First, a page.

If you're a fan of the television quiz show "Jeopardy!" you probably already know that a computer named Watson waxed superstar champions Ken Jennings and Brad Rutter in a three-game competition that ended Wednesday night.
If someone would have told me 15 years ago that Michael Jordan didn't make the varsity basketball team when he was in high school, I probably would have fallen out of my chair in disbelief.
There have been many important days in Camden's history, and today will be another one.
NEW YORK -- It is hard to think largely about the sweep of events when one is reacting instantaneously to breaking ... tweets.
Events in the Middle East, especially Egypt, were so fluid Thursday and Friday that I could barely keep up. As a result, what you're reading today is the fourth version of this column.
WASHINGTON -- Folks, deep breath time. This is not the end of the Obama presidency. It's a bad stretch with an unfortunate confluence of unfortunate events. None of which will make the first paragraph -- not even the first page -- of the account of the Obama administration in the history books. Let's tick through the trifecta of scandals and what they tell ...
This past weekend, I had the rare, but always enjoyable, visit from my grandparents. I don't know about you, but anytime I have the opportunity to spend time with them I learn something new; sometimes about myself, sometimes about life, but always it's something.
Camden welcomed an extraordinary visitor and new friend last week: Nina Antonetti, an "urbanist." She's been teaching about cities at Smith College in Northampton, Mass., for the last 15 years.
WASHINGTON -- Breaking news: Conservative organizations suddenly have found common cause with one of their favorite objects of contempt -- the benighted Mainstream Media.
I meet with a lot of groups and committees over the course of the year, and I think it's important for me to do so. One of my favorite groups is Student Cabinet, which is comprised of student government leaders from each of our high schools. We meet four times a year over lunch. What I love and value about students is that they don't hesitate to tell you what's ...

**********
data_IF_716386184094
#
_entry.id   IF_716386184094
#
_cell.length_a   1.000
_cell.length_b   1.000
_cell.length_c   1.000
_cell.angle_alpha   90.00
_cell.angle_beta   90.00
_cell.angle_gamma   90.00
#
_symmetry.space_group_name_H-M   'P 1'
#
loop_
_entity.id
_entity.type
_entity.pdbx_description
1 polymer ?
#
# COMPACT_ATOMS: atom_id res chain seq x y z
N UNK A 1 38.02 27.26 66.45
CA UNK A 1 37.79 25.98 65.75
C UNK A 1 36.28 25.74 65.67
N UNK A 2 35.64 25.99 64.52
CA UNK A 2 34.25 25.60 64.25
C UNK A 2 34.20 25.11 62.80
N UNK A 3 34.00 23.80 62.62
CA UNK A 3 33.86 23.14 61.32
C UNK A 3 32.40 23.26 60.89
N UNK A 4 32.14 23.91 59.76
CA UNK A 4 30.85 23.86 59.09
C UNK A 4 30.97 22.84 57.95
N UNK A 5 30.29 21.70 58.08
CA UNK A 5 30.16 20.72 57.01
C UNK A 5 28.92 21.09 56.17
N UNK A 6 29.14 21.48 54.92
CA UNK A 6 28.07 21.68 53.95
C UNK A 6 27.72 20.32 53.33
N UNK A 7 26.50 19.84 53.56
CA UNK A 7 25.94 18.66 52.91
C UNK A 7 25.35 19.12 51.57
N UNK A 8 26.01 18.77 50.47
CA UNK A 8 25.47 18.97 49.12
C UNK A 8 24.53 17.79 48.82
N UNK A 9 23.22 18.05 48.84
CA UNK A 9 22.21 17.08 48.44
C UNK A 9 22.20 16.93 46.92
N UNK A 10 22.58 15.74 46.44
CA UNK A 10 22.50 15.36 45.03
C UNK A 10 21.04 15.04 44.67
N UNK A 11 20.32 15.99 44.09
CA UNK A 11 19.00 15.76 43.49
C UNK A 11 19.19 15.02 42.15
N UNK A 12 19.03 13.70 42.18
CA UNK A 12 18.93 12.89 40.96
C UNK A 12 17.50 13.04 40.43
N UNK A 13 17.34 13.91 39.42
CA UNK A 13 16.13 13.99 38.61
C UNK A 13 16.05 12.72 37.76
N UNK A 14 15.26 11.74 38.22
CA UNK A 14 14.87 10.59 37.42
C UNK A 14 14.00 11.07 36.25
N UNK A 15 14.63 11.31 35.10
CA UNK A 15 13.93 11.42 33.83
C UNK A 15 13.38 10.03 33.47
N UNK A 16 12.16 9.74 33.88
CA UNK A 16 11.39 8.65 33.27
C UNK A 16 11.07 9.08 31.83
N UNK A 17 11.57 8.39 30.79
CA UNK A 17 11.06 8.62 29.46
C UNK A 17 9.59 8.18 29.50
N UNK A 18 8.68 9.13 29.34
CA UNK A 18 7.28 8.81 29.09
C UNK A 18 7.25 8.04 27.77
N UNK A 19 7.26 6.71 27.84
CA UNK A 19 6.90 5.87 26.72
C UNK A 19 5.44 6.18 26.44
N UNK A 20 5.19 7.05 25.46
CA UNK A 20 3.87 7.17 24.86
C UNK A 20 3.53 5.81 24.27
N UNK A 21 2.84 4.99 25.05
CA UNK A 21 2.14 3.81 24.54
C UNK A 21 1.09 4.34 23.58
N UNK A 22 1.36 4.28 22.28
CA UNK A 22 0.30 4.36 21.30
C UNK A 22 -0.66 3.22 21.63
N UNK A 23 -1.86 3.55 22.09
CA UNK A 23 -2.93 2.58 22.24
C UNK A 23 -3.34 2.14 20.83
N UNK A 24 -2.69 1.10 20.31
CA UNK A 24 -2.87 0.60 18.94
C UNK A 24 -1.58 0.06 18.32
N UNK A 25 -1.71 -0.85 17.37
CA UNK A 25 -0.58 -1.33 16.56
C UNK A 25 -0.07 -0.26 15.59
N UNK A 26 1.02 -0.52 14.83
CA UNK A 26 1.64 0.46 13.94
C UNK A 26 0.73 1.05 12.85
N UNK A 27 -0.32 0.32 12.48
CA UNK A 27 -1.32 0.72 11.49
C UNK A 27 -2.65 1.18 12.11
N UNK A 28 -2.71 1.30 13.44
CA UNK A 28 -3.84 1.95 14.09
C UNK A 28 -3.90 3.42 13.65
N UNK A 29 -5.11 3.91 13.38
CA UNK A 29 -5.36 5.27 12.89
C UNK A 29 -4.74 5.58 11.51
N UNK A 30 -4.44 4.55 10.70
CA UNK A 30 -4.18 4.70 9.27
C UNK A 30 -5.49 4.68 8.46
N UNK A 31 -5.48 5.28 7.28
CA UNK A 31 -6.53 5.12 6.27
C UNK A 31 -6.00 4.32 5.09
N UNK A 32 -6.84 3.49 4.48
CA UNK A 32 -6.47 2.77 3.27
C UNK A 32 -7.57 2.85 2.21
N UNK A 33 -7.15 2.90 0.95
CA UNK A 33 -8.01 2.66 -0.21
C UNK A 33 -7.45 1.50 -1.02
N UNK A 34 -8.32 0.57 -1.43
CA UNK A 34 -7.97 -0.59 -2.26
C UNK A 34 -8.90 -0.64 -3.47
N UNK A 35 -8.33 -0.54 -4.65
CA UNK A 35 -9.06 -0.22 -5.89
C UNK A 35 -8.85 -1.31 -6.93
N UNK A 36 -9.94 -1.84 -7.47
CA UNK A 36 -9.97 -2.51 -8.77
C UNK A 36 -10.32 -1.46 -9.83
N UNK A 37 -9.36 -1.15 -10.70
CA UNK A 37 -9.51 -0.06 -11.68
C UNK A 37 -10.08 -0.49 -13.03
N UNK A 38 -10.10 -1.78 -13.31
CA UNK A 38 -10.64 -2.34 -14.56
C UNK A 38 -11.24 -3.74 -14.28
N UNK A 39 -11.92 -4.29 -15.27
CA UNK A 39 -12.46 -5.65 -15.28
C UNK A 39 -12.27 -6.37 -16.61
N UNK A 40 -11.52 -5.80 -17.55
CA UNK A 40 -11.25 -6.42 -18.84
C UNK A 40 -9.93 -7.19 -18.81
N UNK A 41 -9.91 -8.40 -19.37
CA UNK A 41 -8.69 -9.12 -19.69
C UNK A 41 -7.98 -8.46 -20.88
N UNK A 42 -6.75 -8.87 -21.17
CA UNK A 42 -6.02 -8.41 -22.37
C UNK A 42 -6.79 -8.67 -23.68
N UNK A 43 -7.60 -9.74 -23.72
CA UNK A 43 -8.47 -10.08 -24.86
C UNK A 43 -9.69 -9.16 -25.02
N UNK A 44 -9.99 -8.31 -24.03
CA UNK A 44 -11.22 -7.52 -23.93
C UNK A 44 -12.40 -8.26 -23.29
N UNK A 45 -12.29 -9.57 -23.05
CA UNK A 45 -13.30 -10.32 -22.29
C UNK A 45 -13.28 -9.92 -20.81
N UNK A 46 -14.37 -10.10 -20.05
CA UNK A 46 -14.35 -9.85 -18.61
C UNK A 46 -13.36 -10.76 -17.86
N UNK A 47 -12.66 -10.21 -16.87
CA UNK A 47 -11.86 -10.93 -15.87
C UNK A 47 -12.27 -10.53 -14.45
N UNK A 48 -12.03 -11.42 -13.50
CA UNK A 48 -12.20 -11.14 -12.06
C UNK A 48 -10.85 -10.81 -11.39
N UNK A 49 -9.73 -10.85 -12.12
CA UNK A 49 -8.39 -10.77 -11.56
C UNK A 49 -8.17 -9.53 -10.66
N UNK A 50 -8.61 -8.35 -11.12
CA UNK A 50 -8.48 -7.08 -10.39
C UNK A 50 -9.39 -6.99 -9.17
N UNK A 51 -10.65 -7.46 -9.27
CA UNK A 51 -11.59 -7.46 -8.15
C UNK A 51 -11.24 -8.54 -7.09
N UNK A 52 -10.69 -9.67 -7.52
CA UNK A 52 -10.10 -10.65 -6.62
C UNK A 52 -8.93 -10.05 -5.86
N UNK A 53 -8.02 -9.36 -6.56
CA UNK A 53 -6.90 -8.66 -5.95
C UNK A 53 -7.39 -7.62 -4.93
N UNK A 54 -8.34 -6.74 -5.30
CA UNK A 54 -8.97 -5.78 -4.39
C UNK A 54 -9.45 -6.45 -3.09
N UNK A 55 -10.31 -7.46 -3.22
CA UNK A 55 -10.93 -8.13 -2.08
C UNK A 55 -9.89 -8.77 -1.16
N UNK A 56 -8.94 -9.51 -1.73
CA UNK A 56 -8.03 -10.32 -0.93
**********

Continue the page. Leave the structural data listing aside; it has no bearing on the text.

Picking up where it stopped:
In 1929, my family moved from Chesterfield County to a farm adjoining the farm of Donald Holland's parents in the Cassatt community. I was a year old at the time but before many years passed, Donald and I established a friendship lasting until Donald's passing in 2003.
To say I was stunned was putting it mildly. I was shocked to learn about the U.S. Department of Justice's (DOJ) decision to seize phone records belonging to the Associated Press (AP). The C-I does not belong to the AP; I have never written for the service. That doesn't negate my outrage at DOJ's actions.
Our grand city of Camden is a beautifully preserved town laid out in an 18th century plan devised by Joseph Kershaw. We are proud of our historic homes and buildings, carefully placed public parks, wide streets, and beautiful trees. So it is easy to forget that this was not the original plan for the "town" that was to develop in this area of South Carolina. The original plan was a part of the "Township ...
Well, this is a fine mess.